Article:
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Other titles in the Masters: Major Works by Leading Artists series:
Masters: Art Quilts: Major Works by Leading Artistsby Martha Sielman
Synopses & Reviews
These art quilts showcase such versatility, innovation, and beauty that readers cant help but be truly inspired. The gifted artists come from across the globe—including Africa, Asia, Europe, and North America—and their work displays their varying sensibilities, backgrounds, and talents.
Abstract appliquéd shapes cascade across the surface of Ita Zivs brilliantly colored quilts, creating vibrant celebrations of life. Noriko Endo captures her deep feeling for trees in a stunning interplay of light, shadow, and leaves. Gloves appear in nearly every quilt by Jane Burch Cochran, representing probing hands and, sometimes, angel wings. John Lefelhoczs fantastic imagery—including an airplane silhouette that lights up—grabs viewers attention.
Esteemed curator Martha Sielman, executive director of Studio Art Quilt Associates, contributes an illuminating essay for each of the 40 featured artists, who are showcased in 8- to 10-page features. The best-selling Masters: Art Quilts stands all on its own as a coffee-table keepsake volume or with the follow-up book Masters: Art Quilts, Vol. 2 as a truly irreplaceable set to cherish for a lifetime.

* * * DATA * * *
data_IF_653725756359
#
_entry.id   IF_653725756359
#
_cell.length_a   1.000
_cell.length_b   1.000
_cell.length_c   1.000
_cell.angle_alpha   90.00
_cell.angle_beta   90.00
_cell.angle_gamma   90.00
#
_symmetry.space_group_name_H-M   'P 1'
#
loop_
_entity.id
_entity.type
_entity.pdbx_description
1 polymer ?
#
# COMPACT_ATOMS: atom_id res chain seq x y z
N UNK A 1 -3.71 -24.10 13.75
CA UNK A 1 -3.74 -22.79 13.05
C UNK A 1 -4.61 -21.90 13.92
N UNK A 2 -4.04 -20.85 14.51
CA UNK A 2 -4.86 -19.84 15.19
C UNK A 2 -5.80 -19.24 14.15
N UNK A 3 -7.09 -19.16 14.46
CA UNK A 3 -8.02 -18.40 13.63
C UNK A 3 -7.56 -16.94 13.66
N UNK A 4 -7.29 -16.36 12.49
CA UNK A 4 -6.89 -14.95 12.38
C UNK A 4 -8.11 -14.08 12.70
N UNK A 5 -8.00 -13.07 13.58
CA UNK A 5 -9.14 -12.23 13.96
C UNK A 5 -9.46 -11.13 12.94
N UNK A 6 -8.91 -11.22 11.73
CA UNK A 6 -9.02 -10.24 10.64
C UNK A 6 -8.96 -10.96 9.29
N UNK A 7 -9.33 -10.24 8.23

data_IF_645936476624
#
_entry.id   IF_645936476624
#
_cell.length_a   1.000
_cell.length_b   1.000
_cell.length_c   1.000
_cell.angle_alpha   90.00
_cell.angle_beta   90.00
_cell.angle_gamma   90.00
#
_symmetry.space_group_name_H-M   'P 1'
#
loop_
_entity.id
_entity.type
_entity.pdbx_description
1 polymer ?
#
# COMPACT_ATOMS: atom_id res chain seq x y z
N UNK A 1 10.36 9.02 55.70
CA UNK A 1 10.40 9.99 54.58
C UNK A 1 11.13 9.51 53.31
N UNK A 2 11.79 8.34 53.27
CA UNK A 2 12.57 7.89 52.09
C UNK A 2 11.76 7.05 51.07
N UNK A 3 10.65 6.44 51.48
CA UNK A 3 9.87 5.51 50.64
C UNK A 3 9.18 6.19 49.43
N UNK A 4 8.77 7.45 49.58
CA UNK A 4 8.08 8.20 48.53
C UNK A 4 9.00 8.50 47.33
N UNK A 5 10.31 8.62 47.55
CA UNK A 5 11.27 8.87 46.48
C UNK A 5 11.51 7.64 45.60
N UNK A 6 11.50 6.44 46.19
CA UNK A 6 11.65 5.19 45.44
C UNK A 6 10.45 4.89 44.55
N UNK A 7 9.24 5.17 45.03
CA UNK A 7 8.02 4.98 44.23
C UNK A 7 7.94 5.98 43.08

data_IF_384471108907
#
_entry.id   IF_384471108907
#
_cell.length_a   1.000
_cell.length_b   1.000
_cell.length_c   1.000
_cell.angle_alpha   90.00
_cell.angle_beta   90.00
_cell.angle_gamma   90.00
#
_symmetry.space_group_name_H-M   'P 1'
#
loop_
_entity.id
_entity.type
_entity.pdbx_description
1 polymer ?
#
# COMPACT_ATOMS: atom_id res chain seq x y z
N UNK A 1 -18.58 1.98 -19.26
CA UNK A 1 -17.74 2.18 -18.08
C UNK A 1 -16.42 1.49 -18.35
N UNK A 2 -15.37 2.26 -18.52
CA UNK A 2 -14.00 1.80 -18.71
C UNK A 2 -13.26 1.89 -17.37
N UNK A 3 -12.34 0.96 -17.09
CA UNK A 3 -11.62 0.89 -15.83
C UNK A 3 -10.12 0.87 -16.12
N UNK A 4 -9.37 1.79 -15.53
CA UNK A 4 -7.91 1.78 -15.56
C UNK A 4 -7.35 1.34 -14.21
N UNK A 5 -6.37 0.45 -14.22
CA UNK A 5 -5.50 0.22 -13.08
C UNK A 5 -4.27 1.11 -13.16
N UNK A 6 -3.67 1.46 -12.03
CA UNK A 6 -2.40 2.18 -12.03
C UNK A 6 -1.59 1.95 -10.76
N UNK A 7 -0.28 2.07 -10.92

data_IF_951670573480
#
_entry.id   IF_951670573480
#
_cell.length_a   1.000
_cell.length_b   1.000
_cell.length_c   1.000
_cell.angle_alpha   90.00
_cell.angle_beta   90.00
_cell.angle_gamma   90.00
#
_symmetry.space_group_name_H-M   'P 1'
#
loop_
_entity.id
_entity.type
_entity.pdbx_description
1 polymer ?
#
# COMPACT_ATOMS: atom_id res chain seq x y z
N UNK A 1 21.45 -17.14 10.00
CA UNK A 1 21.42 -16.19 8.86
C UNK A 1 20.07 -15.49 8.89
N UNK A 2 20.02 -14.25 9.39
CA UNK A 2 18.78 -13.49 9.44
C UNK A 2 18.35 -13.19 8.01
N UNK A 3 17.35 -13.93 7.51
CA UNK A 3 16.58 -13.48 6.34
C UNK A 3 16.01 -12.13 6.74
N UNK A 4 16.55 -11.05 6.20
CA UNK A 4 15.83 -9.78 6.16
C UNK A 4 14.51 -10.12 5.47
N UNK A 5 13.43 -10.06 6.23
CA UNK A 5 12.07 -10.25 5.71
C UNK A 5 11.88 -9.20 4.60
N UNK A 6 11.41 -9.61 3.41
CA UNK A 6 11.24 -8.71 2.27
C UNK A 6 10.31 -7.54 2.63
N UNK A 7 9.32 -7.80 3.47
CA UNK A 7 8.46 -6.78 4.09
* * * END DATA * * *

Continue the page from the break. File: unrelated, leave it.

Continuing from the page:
"Art quilts have long since moved from covering beds to hanging on walls, and this collection of 40 artists' works, gathered and introduced by Sielman — executive director of Studio Art Quilts Associates and an art quilter herself — is ample evidence why. Ranging from the United States and Canada through Europe to Israel, South Africa, Japan and New Zealand, these quilters show the beauty and imagination of fine art and a vast variety of styles and materials. Noriko Endo's forests look like pointillist paintings, while Susan Shie's pieces are reminiscent of Lynda Barry in the density of image and hand-lettered words. Pamela Allen recycles beads, safety pins and sewing machine bobbins in Crone of Crazy; Wendy Huhn's surrealist dreamscapes include vintage fabrics and stenciled images. Each artist is represented by 10 works, some with details, as well as the artist's comments on inspirations and the works' meaning; many refer to the layering of fabric as a form of layering time, the opposite of what archeologists do. While it's sometimes difficult to see all the texture of these quilts in flat photographs, the wealth of color and pattern is worthwhile in itself. Color photos throughout. (June)" Publishers Weekly (Copyright Reed Business Information, Inc.)
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